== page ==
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Wednesday, Apr 02 2014 06:00 AM

Grand Jury calls for repair of leaky roofs, roads and new kitchen at CCI

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The minimum facility at California Correctional Institution, Tehachapi, are among the oldest prison buildings in the state. The Kern County Grand Jury has again recommended repair of interior roads there. Also recommended was repair of leaky roofs and replacement of the Central Kitchen. Tehachapi News file photo

Officers move inmates within the secure area of the California Correctional Institution at Tehachapi. Tehachapi News file photo

Leaky roofs, interior roads and the need for a new Central Kitchen at the California Correctional Institution at Tehachapi were identified as problems by the Kern County Jury during a recent visit to the state prison at Tehachapi.

And although the state may need new prisons, the Grand Jury recommends that attention be given to those items as a "priority over newer institutions."

The Grand Jury visited the prison on Sept. 9, 2013; it's report was made public on March 27.

CCI spokesperson Brian Skaggs said the institution has received the report and will respond by the deadline which is within 90 days of receipt.

The Grand Jury visited CCI in 2012 and its report of that visit also noted that roads within CCI "are still in need of repair" and also stated: "as previously recommended by prior Grand Jury reports when funds become available, the surface roads within CCI should be repaired."

That was the only recommendation from that visit and no response from the institution was required. The state prison depends upon funding from the legislature.

Old facility

As noted in the Grand Jury report, CCI -- located on approximately 1650 acres of land in the Cummings Valley near Tehachapi -- is one of the state's oldest prison facilities.

The land was purchased in 1929 for $110,000 with the intent to be used as a female only institution In 1933 the original California Institute for Women, California's first facility specifically for female inmates, opened on the site. In July 1952, the facility suffered extensive earthquake damage. The facility was then closed and 417 inmates were transferred to the new California Institution for Women Frontera in Corona.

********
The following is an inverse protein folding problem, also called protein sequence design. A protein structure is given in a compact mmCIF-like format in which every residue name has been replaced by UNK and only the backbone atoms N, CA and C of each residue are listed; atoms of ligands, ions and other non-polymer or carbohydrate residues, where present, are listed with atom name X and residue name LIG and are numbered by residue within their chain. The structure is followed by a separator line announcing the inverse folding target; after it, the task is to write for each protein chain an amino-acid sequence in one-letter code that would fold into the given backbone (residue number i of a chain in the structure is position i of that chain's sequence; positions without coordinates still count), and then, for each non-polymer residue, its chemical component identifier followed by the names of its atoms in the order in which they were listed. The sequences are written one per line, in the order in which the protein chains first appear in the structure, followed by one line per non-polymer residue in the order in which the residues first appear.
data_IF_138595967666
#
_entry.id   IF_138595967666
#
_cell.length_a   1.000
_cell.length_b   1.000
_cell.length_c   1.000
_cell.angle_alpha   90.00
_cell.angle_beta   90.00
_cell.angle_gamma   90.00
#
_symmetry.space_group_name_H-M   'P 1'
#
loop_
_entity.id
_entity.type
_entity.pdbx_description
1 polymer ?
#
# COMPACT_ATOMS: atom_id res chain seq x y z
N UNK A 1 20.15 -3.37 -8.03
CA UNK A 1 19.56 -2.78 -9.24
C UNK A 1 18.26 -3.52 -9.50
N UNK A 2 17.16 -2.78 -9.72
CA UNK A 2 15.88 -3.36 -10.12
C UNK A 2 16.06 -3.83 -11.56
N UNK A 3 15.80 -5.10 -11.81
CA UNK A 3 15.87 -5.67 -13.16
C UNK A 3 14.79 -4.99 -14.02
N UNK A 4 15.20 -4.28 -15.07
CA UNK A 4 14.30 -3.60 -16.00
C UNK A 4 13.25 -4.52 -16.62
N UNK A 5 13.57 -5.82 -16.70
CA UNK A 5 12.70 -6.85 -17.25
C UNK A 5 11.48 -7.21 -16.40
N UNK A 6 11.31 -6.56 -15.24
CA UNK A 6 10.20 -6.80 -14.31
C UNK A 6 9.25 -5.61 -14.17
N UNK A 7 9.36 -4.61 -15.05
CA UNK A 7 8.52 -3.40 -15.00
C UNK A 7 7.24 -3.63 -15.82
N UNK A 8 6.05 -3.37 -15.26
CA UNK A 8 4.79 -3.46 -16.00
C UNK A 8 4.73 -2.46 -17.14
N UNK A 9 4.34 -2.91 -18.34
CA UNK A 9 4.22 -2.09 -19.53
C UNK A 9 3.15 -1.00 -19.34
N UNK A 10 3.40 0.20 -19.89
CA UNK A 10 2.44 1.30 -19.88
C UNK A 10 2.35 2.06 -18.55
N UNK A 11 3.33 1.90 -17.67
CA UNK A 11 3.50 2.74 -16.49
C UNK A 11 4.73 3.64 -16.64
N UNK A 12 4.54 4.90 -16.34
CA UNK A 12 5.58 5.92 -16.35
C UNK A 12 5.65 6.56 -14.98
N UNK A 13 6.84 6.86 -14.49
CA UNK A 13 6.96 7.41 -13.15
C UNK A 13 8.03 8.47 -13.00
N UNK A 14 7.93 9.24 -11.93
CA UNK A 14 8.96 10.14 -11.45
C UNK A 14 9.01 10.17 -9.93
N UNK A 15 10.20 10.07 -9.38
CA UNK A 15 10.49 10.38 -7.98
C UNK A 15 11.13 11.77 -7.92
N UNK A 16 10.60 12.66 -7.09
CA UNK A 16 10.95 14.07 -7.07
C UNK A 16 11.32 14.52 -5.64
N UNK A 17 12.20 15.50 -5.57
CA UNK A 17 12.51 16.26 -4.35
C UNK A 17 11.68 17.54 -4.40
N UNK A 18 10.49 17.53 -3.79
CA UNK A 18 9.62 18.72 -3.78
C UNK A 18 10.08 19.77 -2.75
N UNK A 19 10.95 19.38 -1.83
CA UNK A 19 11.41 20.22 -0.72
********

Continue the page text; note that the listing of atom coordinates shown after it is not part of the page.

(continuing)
The facility was reopened in 1955 as a branch of California Institution for Men, housing male offenders and by the end of one year was filled to capacity.

In 1964 the institution was renamed California Correctional Institution and G. Perry Lloyd was appointed as the first superintendent.

The facility is the third oldest prison in the California Dept. of Corrections and Rehabilitation system. Only San Quentin and Folsom Prisons are older.

Population

The Grand Jury report also provides information as to prison population and staffing, at the time of the visit last September. It also noted the various levels of incarceration at CCI which include open dormitories, Security Housing Units (SHU) and Administrative Segregation Units (ASU). Lower security inmates (Level I) are house at the prison along with Level II, III and those in the SHU and ASU.

On the date of inspection the population was 4,716. Prior to passage of Assembly Bill 109 on Oct. 1, 2009, CCI had an average population of 5,769. AB 109 provided restructuring of prisons and shifted more inmates from the state system to counties, along with more probation and parole.

Staffing

At the time of the Grand Jury visit last September, staffing at CCI included 36 correctional lieutenants with one vacancy, 94 correctional sergeants with eight vacancies, 994 correctional officers with 15 vacancies and 428 non-sworn support staff.

Not addressed in the Grand Jury report was the lay-offs at the institution due to staffing cuts related to AB 109.

Skaggs told the Tehachapi News last week that just about everyone who wanted to return to a job at CCI has been returned and that the institution is short of staff currently, largely because of staff transfers to the new facility the state is operating at California City.

CCI lost about 70 staff to that facility, which the state is leasing from the Corrections Corporation of America.

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